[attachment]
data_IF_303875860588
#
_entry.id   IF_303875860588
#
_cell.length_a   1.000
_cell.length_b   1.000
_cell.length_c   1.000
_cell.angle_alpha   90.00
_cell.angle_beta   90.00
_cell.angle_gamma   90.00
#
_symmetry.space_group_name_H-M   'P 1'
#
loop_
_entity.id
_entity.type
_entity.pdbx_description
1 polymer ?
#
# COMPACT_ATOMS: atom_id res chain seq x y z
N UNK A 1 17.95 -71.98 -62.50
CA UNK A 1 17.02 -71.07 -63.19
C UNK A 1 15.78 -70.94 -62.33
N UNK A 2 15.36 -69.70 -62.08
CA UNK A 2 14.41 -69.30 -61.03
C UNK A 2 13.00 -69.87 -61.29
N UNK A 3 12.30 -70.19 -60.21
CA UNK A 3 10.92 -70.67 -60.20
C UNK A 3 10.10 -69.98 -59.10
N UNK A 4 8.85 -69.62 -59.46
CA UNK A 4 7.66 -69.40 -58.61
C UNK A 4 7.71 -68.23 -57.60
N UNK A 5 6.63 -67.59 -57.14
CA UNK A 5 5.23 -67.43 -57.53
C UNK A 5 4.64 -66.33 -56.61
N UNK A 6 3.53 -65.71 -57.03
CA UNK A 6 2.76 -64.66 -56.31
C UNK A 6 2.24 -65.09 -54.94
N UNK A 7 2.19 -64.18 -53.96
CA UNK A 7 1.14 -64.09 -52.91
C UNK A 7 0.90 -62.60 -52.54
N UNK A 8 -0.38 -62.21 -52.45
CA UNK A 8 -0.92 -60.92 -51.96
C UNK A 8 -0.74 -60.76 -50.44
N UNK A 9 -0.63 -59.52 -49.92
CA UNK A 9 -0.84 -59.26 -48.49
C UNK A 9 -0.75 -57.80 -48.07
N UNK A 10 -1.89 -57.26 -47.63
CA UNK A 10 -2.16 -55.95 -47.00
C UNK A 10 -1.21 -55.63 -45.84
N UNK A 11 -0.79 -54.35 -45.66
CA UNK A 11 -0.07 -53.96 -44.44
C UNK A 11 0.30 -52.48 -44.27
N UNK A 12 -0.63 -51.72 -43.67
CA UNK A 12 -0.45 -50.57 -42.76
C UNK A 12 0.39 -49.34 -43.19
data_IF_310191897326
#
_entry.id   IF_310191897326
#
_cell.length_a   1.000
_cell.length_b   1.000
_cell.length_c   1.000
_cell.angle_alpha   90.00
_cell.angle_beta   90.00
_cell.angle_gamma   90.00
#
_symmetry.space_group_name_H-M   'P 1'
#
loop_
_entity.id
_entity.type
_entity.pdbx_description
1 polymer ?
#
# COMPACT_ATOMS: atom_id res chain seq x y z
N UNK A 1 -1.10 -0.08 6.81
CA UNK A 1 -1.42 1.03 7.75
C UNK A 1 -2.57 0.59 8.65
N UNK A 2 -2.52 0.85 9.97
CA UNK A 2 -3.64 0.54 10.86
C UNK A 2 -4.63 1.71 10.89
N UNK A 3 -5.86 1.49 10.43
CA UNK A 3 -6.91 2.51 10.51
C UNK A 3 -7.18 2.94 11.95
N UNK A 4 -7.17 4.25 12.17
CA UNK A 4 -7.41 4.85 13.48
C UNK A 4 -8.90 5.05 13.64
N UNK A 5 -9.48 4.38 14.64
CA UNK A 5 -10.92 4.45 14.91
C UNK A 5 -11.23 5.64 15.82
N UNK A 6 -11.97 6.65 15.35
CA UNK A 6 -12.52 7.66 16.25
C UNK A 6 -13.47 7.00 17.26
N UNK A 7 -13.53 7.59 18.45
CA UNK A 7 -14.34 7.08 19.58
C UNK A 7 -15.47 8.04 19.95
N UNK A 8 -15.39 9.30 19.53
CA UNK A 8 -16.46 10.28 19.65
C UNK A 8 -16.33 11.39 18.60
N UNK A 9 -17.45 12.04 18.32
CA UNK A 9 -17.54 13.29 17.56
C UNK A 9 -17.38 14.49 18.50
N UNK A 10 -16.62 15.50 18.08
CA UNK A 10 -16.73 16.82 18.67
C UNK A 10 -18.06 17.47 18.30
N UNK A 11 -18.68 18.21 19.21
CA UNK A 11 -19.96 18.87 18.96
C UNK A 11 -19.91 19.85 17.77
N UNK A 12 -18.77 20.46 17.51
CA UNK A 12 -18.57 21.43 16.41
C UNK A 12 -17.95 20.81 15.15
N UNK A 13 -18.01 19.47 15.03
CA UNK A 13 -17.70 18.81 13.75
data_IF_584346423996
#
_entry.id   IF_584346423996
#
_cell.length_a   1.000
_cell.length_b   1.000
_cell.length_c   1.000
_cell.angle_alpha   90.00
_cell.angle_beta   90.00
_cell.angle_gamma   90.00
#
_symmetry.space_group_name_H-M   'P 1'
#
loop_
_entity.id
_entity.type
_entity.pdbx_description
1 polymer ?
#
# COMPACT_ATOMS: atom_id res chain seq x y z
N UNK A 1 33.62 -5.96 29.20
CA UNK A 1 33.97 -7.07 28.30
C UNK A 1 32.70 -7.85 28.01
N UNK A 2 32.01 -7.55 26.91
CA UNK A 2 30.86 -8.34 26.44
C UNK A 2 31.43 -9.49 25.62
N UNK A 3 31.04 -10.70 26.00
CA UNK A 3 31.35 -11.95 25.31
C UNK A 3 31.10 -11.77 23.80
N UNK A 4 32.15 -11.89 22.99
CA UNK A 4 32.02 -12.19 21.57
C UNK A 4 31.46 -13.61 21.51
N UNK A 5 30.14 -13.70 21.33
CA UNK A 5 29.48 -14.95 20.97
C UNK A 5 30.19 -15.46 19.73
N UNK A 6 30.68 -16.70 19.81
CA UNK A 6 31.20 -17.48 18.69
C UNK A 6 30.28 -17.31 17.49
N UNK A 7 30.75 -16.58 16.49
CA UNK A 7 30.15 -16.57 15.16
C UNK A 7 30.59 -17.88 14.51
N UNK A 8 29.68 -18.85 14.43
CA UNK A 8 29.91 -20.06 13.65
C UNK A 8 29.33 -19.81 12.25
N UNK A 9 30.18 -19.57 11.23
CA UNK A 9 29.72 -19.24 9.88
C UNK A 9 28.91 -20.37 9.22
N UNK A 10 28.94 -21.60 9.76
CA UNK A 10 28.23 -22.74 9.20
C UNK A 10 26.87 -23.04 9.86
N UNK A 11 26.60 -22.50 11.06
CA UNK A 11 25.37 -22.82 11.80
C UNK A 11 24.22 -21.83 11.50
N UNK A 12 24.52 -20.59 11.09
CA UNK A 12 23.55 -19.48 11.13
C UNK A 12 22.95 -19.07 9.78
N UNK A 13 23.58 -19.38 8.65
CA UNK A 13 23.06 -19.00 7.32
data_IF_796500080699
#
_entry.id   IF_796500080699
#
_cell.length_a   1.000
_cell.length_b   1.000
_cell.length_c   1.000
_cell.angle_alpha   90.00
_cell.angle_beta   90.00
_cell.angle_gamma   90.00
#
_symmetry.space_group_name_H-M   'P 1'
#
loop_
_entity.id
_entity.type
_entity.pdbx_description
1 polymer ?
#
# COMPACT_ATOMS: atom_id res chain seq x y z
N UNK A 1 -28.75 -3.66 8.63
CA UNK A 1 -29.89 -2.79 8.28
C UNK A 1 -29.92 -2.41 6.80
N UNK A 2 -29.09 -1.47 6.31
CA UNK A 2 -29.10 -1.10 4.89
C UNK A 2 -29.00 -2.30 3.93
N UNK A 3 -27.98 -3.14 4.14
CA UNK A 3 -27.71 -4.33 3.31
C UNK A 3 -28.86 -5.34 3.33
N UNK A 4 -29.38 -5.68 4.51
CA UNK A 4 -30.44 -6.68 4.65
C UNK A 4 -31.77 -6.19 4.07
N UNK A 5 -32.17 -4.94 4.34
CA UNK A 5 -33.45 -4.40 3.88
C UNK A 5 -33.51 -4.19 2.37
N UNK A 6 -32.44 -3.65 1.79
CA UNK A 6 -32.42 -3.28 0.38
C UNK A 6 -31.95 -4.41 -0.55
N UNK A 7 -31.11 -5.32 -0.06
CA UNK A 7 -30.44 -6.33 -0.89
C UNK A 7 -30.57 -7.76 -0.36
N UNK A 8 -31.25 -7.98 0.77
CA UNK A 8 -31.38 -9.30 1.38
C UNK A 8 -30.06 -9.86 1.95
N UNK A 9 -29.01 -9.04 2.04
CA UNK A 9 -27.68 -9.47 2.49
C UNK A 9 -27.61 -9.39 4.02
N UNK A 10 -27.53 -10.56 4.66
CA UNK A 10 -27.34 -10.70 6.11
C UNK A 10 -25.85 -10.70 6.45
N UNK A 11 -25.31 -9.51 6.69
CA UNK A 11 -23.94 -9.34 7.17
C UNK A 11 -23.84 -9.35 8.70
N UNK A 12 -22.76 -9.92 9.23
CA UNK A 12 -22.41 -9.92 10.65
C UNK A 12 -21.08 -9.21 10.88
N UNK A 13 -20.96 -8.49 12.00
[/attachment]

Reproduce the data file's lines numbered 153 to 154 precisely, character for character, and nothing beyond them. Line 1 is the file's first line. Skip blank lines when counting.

N UNK A 7 30.75 -16.58 16.49
CA UNK A 7 30.15 -16.57 15.16